“I see both sides like Chanel, see on both sides like Chanel,” crooned musician Frank Ocean in his surprise single “Chanel” earlier this year. The reference to the French luxury brand’s iconic double-C logo is part of a dense web of metaphors underlining the dualities of fame, wealth, sexuality, and the way black men are both lionized and villainized in American society. “My guy pretty like a girl,” he sings, continuing later, “How you lookin’ up to me and talkin’ down?”

That is, the point of the song, despite its title, is not the Karl Lagerfeld-designed brand; the brand is one element of a sign system Ocean implements in the stream of consciousness that bathes “Chanel.” While luxury brands frequently crop up in contemporary music as indicators of privilege and power, rarely are those indicators subverted, slightly out of step with their capitalist connotations; a gold chain is a symbol of making it, a designer’s stamp of approval a marker of credibility.

See, for example, Drake’s new track, “Signs.” Unlike Ocean’s “Chanel,” it makes no reference to Louis Vuitton in its title or lyrics (though he may name-drop Winnie Harlow, the model with whom he was sighted earlier this year, sparking more dating rumors)—but, at its core, that’s what Drake says the track is about. As the Toronto rapper revealed on Instagram Wednesday, the song was inspired by Vuitton’s latest menswear collection; it debuted Thursday afternoon in Paris, accompanying Kim Jones’s Spring 2018 show for the brand.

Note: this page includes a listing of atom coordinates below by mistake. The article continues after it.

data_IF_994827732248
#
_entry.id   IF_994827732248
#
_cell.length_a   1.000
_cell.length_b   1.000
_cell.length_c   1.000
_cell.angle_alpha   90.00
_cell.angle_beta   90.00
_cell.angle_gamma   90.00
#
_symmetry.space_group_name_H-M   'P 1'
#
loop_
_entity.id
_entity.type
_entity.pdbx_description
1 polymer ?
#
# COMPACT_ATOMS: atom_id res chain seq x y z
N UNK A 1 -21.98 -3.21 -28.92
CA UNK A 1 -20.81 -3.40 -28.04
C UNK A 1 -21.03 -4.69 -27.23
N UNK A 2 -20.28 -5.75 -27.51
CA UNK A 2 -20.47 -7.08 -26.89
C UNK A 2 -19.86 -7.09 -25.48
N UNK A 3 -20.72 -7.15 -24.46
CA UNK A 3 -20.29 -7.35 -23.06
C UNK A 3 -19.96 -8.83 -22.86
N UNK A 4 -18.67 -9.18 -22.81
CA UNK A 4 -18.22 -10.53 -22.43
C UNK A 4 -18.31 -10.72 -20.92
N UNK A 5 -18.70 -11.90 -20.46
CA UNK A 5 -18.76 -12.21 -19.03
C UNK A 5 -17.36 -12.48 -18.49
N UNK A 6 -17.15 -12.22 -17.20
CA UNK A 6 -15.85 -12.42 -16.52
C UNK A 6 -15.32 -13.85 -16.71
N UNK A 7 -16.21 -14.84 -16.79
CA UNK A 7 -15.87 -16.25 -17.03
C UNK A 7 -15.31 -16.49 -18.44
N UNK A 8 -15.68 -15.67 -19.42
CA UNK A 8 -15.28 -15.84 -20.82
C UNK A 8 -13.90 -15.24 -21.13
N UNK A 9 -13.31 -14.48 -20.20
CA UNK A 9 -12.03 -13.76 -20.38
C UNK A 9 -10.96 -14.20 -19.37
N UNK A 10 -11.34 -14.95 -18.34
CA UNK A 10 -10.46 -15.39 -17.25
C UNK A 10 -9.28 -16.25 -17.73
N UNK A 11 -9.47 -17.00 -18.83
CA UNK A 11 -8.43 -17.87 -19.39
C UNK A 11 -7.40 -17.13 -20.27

The track is a hedonistic romp and, undeniably, a bop, with the perfect meter for models to stomp down the runway at the Palais Royal in central Paris to its simple beat. “You need money and desire, and you get what you want, always, from me,” he sings. “I can’t say no when you say please.”

There were bucket hats and oversized bags galore; the collection, with its “Archipelago” theme, drew as always from Vuitton’s heritage as a luxury travel brand. But the inspiration is loose and amorphous; aside from the evident connections between Drake’s complicated relationship with consumerism in “Signs” and the consumption of fashion, the song isn’t so heavy-handed in its relation to the Vuitton show. So what, if anything in particular, inspired Drake’s latest track? Is this what a bucket hat sounds like? Is this the sound of a silky Hawaiian shirt as it glides down the runway?

That a musician has allied him or herself with a fashion label is by no means unexpected: Rag & Bone has a longstanding relationship with Radiohead’s Thom Yorke; Anna Sui and Karen Elson are close friends and collaborators, in both fashion and music; and Sarah Burton at Alexander McQueen gave up-and-coming electronic musician Kelly Lee Owens a boost when her music curator selected Owens’s “Arthur” to soundtrack her Fall 2016 show.

Even that a brand has commissioned work to score a runway is not unusual. (And Louis Vuitton involving itself with an unlikely creative partner is something of its modus operandi nowadays—think Jeff Koons or Supreme.) But what is unusual is that Drake’s “Signs” has been positioned not as a score for the Louis Vuitton show, but as a new Drake single inspired by the collection, something with a life beyond the 10-minute duration of a runway show.

It’s something like sponsored content of a musical variety—only the beat is much catchier.

Bryce Dallas Howard, Chadwick Boseman, and more enact a dramatic reading of Drake's "Controlla":